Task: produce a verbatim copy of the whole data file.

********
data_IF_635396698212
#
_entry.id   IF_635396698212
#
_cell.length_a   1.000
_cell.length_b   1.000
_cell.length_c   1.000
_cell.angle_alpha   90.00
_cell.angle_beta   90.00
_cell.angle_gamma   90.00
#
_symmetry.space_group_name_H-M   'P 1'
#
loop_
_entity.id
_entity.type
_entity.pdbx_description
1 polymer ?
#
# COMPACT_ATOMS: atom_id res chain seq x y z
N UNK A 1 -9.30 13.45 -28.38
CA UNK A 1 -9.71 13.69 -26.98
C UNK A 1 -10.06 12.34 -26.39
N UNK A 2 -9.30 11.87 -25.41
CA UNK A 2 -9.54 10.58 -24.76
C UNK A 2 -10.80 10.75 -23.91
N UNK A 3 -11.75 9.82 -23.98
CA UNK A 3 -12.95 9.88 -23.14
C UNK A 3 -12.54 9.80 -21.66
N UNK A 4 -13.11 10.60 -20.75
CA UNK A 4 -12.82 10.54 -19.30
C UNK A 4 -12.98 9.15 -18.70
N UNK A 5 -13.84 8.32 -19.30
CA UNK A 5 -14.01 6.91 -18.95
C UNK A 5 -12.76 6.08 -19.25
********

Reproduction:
data_IF_635396698212
#
_entry.id   IF_635396698212
#
_cell.length_a   1.000
_cell.length_b   1.000
_cell.length_c   1.000
_cell.angle_alpha   90.00
_cell.angle_beta   90.00
_cell.angle_gamma   90.00
#
_symmetry.space_group_name_H-M   'P 1'
#
loop_
_entity.id
_entity.type
_entity.pdbx_description
1 polymer ?
#
# COMPACT_ATOMS: atom_id res chain seq x y z
N UNK A 1 -9.30 13.45 -28.38
CA UNK A 1 -9.71 13.69 -26.98
C UNK A 1 -10.06 12.34 -26.39
N UNK A 2 -9.30 11.87 -25.41
CA UNK A 2 -9.54 10.58 -24.76
C UNK A 2 -10.80 10.75 -23.91
N UNK A 3 -11.75 9.82 -23.98
CA UNK A 3 -12.95 9.88 -23.14
C UNK A 3 -12.54 9.80 -21.66
N UNK A 4 -13.11 10.60 -20.75
CA UNK A 4 -12.82 10.54 -19.30
C UNK A 4 -12.98 9.15 -18.70
N UNK A 5 -13.84 8.32 -19.30
CA UNK A 5 -14.01 6.91 -18.95
C UNK A 5 -12.76 6.08 -19.25